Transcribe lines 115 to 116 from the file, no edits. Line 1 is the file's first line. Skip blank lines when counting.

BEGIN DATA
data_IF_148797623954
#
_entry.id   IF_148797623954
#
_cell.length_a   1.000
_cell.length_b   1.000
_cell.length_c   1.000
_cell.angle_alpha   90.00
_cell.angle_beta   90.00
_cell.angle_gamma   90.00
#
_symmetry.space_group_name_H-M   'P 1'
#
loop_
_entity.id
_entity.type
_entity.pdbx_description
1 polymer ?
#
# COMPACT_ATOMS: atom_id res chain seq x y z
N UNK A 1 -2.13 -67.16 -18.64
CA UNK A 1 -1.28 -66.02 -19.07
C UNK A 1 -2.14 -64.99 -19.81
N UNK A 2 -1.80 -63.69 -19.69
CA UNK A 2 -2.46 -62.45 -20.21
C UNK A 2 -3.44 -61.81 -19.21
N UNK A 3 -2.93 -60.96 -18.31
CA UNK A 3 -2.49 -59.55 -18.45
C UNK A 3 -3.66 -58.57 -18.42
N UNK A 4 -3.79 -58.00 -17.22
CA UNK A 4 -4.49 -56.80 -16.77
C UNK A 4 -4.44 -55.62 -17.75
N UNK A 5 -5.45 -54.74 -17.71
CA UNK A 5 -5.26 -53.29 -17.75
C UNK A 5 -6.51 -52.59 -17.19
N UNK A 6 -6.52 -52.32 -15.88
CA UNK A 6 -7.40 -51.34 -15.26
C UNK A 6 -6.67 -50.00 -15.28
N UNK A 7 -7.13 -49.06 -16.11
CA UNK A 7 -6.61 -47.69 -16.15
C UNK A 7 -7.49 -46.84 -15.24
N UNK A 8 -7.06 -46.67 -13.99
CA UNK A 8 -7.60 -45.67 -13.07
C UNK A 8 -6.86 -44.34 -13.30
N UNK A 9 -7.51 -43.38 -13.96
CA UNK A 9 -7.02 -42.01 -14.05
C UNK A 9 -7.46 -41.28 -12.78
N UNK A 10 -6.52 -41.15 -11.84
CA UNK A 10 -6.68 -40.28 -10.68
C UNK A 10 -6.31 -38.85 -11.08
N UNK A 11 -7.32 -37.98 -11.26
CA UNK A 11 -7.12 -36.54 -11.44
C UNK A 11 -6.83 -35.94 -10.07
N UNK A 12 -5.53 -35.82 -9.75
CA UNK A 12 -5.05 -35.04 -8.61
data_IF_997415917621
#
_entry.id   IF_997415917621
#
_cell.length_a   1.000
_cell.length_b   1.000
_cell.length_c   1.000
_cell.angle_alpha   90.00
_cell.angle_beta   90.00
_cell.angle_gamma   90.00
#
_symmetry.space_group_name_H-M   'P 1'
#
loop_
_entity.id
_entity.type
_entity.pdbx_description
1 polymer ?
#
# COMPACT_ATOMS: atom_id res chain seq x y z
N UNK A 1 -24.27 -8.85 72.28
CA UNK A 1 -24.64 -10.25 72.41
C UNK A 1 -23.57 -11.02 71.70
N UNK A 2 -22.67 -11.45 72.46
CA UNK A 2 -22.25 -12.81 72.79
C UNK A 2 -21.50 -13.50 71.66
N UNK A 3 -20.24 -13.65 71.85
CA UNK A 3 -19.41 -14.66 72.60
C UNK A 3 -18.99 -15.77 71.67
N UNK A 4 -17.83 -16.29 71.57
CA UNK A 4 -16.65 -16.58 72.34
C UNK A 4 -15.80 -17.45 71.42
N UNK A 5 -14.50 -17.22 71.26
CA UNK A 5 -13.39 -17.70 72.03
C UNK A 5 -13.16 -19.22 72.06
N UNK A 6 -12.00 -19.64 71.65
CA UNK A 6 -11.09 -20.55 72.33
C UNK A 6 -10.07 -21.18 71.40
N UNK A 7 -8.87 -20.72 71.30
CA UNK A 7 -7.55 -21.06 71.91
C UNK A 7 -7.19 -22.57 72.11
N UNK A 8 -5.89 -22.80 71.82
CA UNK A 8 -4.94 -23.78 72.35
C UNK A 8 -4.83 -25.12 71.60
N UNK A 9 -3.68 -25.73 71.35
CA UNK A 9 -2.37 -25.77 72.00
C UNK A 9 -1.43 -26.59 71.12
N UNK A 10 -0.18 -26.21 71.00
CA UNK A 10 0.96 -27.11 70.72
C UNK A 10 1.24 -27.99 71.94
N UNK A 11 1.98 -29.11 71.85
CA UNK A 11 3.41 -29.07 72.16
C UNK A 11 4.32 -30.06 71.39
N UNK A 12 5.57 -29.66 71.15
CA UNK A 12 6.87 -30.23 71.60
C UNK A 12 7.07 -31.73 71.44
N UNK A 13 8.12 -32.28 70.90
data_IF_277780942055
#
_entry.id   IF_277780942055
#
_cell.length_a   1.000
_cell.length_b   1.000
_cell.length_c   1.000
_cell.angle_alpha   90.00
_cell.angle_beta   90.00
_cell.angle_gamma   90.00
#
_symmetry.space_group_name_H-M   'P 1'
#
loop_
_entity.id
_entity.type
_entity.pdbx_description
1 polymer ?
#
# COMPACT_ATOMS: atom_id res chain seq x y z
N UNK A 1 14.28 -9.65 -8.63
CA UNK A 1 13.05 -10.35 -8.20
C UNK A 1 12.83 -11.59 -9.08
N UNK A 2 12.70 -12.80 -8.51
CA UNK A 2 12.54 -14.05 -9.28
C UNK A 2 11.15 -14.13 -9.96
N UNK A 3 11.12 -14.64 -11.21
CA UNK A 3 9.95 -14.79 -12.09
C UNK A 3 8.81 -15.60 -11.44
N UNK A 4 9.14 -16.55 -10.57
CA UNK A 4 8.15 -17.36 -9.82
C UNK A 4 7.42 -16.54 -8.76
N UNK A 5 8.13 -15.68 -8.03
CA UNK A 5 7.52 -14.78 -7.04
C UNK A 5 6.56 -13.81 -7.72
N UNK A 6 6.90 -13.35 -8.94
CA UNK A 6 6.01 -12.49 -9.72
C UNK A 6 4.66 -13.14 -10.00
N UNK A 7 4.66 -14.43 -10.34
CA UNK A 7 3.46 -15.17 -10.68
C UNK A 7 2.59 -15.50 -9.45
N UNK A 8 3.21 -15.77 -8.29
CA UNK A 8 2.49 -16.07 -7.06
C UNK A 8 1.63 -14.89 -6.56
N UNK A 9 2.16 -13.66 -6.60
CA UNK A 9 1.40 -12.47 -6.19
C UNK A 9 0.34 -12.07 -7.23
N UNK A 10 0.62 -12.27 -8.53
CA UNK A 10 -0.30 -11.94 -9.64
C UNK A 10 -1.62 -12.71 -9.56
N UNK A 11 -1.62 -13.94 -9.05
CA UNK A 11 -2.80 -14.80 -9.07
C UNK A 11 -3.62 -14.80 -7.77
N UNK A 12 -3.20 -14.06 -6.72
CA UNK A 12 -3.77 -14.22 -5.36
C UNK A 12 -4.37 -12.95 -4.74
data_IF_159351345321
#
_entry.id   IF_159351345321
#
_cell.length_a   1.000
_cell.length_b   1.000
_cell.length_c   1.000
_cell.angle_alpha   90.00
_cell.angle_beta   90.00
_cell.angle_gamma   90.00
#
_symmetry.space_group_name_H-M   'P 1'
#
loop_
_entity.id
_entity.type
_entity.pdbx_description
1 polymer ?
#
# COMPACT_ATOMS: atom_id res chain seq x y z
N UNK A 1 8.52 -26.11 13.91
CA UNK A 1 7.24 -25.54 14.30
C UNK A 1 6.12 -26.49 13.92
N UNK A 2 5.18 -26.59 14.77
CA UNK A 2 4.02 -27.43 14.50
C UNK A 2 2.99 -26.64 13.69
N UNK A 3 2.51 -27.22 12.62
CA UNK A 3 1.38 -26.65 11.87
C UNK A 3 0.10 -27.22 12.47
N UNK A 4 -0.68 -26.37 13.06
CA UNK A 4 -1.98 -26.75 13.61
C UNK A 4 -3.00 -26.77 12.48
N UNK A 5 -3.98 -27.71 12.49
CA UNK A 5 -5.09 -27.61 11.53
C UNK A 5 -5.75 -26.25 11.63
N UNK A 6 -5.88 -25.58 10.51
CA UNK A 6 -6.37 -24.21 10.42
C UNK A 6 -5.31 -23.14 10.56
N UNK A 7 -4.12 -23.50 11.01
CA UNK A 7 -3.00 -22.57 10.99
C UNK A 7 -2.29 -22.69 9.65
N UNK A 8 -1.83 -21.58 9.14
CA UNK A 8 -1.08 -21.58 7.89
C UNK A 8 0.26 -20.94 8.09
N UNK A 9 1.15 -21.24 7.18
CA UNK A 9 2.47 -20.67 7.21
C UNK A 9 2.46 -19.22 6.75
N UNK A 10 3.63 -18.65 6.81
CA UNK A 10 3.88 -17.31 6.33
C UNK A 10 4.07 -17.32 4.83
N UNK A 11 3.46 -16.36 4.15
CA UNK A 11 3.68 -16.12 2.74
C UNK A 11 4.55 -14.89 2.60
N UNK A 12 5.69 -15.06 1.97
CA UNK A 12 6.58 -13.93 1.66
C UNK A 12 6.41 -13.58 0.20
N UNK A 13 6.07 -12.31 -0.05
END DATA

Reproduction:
_entry.id   IF_277780942055
#